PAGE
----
But is that teaching? Probably not.

Teaching is more human and involves mentoring, role modeling and nurturing emotional as well as cerebral growth. AI can create a quiz and grade the answer. But that’s not teaching.

More than likely we will see AI-generated text tools make teachers better by removing some of the mundane, repetitive tasks that consume their days. Writing permission slips, creating study guides and developing lesson plans and tests can all be taken over by AI, leaving teachers more time and energy to do the important stuff that AI can’t.

That is a development we are likely to see in other careers, too — law, accounting, marketing and manufacturing. It’s easy to see how good AI will make the people who do these jobs more efficient and more focused on the more creative, more nuanced and more human aspects of their careers.


Will AI Replace Learning?

We have seen this argument before, just under different circumstances. If AI can write a 500-word summary about the Battle of the Bulge — and it can, by the way — what is the point in taking time to learn all that information? If AI can drive you to work, why learn to drive? If AI can explain calculus, why take calculus?

These are all good questions, but the answer to the question about AI replacing learning is no.

AI only knows what’s already known. It cannot do new research, discover new information or synthesize personal experiences with book smarts.

Calculators can do math. We still teach it and we still expect people to learn it because the concepts are foundational. Knowing how numbers relate to one another is essential for living. If you don’t understand the difference between subtracting and dividing, you can’t tell the calculator what you want it to do anyway.

Moreover, AI only knows what’s already known. It cannot do new research. It cannot discover new information and it cannot synthesize personal experiences with book smarts, at least not yet. So, the process of learning new things will go on.

Furthermore, AI makes errors. It repeats what has already been written by someone else somewhere else even if that information is inaccurate,  misleading or incomplete. What AI types and adds to the sphere of knowledge will further contribute to its inaccuracies.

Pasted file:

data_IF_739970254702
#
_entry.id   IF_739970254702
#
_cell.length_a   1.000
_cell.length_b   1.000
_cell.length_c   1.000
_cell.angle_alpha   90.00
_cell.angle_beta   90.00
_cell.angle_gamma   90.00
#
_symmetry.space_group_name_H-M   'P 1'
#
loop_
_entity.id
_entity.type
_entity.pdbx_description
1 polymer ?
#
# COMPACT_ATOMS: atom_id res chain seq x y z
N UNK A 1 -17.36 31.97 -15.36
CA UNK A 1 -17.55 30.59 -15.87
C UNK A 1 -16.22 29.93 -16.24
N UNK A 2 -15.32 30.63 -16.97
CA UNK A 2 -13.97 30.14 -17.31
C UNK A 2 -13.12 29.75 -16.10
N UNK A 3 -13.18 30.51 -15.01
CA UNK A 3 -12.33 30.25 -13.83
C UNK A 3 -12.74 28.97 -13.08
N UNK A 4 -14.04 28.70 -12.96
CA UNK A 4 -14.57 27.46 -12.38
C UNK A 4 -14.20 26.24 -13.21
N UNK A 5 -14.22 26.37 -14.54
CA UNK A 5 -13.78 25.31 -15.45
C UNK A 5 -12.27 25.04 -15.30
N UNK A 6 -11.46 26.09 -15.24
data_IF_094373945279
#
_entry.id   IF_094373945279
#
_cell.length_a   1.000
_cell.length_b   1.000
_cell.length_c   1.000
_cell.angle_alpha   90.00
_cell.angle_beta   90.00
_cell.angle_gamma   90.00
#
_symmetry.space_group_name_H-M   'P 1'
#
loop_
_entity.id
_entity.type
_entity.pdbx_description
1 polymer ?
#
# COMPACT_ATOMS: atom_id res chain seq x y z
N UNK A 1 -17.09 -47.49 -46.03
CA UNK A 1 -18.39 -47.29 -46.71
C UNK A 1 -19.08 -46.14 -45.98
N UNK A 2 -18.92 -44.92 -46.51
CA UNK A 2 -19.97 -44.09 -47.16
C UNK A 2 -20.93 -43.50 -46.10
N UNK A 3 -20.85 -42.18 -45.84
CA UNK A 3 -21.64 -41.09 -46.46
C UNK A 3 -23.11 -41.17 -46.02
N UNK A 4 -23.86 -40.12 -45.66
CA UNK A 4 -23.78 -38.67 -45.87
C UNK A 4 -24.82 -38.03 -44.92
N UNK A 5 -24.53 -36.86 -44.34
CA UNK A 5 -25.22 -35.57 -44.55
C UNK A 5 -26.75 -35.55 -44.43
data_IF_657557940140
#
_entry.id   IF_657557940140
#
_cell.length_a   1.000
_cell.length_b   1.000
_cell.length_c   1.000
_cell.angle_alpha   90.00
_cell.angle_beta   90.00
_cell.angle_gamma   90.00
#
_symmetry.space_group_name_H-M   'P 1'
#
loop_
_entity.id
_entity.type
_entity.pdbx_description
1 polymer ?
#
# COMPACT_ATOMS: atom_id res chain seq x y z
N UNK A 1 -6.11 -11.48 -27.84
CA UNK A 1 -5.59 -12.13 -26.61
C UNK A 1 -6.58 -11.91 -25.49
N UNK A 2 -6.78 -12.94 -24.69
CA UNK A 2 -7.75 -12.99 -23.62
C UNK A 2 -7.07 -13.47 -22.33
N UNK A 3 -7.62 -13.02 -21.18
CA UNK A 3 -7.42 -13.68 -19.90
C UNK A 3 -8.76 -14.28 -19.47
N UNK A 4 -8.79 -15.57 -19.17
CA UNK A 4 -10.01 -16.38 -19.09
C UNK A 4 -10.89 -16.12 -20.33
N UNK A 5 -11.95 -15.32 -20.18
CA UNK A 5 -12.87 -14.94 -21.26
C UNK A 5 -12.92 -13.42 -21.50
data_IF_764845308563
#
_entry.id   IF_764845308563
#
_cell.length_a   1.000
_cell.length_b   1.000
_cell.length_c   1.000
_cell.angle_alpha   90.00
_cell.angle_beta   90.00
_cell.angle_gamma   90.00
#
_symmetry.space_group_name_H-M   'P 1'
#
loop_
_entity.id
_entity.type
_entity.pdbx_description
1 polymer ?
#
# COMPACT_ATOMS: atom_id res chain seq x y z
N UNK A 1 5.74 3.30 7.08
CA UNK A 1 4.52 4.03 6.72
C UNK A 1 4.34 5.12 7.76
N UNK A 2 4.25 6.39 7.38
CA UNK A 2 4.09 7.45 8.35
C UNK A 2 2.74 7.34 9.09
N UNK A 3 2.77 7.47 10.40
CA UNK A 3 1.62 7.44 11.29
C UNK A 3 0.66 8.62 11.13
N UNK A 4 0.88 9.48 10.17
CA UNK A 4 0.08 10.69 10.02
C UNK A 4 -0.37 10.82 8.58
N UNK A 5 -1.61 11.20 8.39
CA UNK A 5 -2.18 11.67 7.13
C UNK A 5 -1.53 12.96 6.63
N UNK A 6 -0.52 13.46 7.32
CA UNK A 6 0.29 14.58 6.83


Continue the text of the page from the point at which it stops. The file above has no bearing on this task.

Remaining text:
This means that to live in a world where AI will create things, human beings have to know when AI is wrong and the only way to know when the AI is wrong is to know the right one. That means we’ll always be learning.

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Can Knowledge Be Owned?

This has been an ethical question for hundreds of years.

On some level, knowledge should be free, belonging to no one. We should all be able to know whatever we want from the menu of everything that’s known. 

On another level, we understand the need for patents and copyrights and degrees and licenses. Without placing some knowledge behind walls or having a way to protect the generator of that knowledge, there will be little incentive to create more of it and no way to insulate from those who may pretend to know the thing that someone else created.

The U.S. Copyright Office has already signaled that it will not extend protections to material created by AI. That is a big development that makes sense. Because AI can only repeat or rephrase what’s already out there, things that already belong to someone, protecting it again would be odd.

So, at least as it applies to the knowledge that AI has to share, the answer is no one owns it because we all do.